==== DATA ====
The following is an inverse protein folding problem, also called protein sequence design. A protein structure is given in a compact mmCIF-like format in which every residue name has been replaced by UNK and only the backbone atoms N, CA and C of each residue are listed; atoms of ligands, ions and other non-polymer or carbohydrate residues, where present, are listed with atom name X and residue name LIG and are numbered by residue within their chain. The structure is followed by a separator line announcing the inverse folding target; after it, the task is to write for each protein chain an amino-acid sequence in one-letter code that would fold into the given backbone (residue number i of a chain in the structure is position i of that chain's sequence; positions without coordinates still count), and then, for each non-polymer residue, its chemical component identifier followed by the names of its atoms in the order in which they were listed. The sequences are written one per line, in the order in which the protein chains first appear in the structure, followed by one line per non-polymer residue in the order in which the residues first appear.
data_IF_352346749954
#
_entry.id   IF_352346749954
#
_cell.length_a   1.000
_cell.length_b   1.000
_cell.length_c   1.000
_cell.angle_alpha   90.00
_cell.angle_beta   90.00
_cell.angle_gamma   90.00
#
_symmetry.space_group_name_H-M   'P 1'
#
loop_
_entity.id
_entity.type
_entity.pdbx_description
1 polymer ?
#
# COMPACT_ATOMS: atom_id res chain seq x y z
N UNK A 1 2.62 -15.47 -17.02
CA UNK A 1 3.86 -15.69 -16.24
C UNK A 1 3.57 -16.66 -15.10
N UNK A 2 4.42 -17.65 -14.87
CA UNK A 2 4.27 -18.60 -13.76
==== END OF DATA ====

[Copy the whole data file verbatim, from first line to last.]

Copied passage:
The following is an inverse protein folding problem, also called protein sequence design. A protein structure is given in a compact mmCIF-like format in which every residue name has been replaced by UNK and only the backbone atoms N, CA and C of each residue are listed; atoms of ligands, ions and other non-polymer or carbohydrate residues, where present, are listed with atom name X and residue name LIG and are numbered by residue within their chain. The structure is followed by a separator line announcing the inverse folding target; after it, the task is to write for each protein chain an amino-acid sequence in one-letter code that would fold into the given backbone (residue number i of a chain in the structure is position i of that chain's sequence; positions without coordinates still count), and then, for each non-polymer residue, its chemical component identifier followed by the names of its atoms in the order in which they were listed. The sequences are written one per line, in the order in which the protein chains first appear in the structure, followed by one line per non-polymer residue in the order in which the residues first appear.
data_IF_352346749954
#
_entry.id   IF_352346749954
#
_cell.length_a   1.000
_cell.length_b   1.000
_cell.length_c   1.000
_cell.angle_alpha   90.00
_cell.angle_beta   90.00
_cell.angle_gamma   90.00
#
_symmetry.space_group_name_H-M   'P 1'
#
loop_
_entity.id
_entity.type
_entity.pdbx_description
1 polymer ?
#
# COMPACT_ATOMS: atom_id res chain seq x y z
N UNK A 1 2.62 -15.47 -17.02
CA UNK A 1 3.86 -15.69 -16.24
C UNK A 1 3.57 -16.66 -15.10
N UNK A 2 4.42 -17.65 -14.87
CA UNK A 2 4.27 -18.60 -13.76